The provision, added to a children's rights law, has garnered criticism from a government minister and a women's rights group, Britain's Guardian newspaper reported Friday.
The law aims to make breastfeeding "a duty and not an option," said Ahmad al-Shamsi, a member of the federal national council that approved the bill.
"Some families leave their children to maids and don't breastfeed," Shamsi said in explaining his support for the law. "This is part of raising a child, though, this is mandatory."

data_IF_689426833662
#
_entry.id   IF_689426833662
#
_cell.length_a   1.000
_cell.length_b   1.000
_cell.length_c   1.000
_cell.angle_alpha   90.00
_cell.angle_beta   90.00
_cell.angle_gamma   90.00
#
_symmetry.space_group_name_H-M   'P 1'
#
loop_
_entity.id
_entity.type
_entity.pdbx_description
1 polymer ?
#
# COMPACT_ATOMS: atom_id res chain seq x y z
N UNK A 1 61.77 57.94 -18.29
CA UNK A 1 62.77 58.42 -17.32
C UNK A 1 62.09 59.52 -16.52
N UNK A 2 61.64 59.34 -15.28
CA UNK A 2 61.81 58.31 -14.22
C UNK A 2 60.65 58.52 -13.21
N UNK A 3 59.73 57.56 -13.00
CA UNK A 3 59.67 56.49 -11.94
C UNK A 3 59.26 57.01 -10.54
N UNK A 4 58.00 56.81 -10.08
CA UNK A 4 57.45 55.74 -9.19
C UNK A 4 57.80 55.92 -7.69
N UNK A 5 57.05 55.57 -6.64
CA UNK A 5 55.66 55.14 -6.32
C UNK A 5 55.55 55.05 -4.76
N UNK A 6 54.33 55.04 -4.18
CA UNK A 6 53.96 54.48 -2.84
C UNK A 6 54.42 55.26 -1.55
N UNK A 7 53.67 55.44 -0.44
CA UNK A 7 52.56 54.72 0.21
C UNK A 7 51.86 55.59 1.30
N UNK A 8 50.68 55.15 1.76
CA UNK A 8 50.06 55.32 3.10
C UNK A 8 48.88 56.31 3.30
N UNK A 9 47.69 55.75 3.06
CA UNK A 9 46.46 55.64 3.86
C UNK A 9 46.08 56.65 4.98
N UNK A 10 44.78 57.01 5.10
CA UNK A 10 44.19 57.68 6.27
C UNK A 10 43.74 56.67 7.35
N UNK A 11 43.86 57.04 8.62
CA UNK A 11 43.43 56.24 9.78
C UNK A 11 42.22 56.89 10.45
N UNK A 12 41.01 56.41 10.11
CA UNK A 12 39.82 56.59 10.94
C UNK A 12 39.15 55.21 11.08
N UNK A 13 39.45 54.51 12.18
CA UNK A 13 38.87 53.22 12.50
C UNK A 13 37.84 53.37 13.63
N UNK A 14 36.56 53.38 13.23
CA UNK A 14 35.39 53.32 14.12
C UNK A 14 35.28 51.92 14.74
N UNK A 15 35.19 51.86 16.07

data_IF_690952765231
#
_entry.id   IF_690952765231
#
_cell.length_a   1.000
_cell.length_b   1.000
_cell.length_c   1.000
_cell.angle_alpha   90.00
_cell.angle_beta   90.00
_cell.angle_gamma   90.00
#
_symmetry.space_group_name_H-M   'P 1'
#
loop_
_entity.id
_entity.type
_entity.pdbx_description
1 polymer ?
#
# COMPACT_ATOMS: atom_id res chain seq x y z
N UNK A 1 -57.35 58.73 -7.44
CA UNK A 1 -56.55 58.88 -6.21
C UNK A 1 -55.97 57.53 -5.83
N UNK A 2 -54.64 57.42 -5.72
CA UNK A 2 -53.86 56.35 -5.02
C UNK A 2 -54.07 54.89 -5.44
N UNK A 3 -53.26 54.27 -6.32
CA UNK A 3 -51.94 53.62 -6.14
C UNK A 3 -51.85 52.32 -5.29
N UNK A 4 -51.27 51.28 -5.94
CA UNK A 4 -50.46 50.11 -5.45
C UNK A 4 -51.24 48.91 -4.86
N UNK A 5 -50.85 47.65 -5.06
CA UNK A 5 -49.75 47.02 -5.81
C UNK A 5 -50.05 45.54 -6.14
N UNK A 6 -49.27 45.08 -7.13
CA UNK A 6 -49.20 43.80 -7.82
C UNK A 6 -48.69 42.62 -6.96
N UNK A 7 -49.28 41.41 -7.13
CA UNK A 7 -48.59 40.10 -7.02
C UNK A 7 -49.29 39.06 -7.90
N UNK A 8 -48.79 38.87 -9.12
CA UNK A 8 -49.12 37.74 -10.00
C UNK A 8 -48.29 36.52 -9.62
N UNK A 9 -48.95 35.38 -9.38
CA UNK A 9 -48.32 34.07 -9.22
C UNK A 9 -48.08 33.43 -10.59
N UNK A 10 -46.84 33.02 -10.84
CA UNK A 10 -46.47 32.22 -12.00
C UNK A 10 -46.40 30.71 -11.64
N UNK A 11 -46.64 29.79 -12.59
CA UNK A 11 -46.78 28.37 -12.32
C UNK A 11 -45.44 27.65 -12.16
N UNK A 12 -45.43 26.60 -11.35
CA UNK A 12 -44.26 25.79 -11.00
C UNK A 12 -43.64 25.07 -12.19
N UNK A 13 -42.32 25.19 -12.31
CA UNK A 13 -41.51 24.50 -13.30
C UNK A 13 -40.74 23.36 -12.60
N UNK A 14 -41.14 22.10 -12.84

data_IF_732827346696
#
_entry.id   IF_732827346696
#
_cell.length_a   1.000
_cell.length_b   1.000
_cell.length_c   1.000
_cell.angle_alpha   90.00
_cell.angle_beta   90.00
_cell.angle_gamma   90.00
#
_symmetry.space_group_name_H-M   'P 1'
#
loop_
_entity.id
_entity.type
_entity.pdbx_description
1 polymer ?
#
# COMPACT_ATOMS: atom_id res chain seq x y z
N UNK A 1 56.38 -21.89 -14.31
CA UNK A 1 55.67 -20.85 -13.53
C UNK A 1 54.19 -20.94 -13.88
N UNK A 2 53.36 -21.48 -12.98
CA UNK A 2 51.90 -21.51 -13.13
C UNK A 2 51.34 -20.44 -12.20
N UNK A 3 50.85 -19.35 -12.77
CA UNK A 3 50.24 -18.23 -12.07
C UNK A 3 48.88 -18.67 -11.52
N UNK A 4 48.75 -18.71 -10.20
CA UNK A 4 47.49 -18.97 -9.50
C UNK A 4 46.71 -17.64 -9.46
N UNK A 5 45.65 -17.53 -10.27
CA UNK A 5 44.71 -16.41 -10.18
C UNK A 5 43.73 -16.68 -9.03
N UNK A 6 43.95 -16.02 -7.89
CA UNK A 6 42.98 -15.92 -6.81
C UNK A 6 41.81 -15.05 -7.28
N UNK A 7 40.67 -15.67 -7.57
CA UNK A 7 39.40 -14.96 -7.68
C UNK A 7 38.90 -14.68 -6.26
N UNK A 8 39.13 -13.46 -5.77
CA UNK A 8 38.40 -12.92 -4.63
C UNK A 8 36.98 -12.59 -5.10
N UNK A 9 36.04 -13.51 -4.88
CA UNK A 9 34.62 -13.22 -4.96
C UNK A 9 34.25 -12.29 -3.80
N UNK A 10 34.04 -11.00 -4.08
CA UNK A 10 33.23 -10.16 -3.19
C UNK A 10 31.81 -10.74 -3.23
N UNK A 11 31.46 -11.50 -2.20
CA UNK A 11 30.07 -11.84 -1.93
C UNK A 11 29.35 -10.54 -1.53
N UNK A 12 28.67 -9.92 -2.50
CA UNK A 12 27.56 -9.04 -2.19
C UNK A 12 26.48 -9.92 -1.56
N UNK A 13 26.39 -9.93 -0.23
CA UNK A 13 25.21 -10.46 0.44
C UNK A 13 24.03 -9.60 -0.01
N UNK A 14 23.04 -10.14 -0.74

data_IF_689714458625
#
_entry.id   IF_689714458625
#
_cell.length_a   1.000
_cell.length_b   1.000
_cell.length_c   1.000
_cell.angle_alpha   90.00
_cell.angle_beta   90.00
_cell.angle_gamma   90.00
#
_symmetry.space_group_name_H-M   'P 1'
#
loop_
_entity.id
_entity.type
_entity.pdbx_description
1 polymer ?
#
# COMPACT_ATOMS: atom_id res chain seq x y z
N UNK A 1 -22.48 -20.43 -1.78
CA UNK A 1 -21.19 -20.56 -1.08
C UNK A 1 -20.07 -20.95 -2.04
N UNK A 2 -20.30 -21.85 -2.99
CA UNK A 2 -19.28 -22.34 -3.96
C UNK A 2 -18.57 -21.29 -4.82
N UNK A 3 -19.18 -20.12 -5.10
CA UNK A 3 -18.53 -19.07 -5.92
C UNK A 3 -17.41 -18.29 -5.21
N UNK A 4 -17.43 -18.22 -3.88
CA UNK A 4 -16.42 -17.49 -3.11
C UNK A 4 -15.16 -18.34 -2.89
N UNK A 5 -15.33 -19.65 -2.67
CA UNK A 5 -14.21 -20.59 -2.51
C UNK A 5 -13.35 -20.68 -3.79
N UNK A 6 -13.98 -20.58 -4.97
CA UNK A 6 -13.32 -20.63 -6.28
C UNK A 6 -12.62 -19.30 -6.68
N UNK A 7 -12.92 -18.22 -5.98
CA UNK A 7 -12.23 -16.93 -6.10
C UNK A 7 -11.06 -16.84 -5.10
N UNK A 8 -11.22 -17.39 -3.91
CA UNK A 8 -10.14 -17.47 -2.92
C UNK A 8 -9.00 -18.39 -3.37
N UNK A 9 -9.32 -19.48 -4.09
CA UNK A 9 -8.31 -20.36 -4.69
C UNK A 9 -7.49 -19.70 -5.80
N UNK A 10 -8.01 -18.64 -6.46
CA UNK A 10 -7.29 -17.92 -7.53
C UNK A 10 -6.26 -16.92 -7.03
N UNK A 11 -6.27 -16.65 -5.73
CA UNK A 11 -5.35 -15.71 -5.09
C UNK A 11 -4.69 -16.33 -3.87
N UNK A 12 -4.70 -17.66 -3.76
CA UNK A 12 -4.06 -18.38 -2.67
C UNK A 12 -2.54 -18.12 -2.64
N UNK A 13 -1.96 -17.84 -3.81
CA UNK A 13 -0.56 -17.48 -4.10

The law could be a "burden" for women, said social affairs minister Mariam al-Roumi, resulting in husbands suing their wives if they do not breastfeed.
Out of the Blues, a group based in Dubai that supports mothers with postpartum depression, warned in an open letter the law could turn mothers into criminals.
"The danger is that with the threat of punishment, these women could face additional stress at an already challenging time, risking serious repercussions and potentially contributing to postnatal depression," the group wrote.
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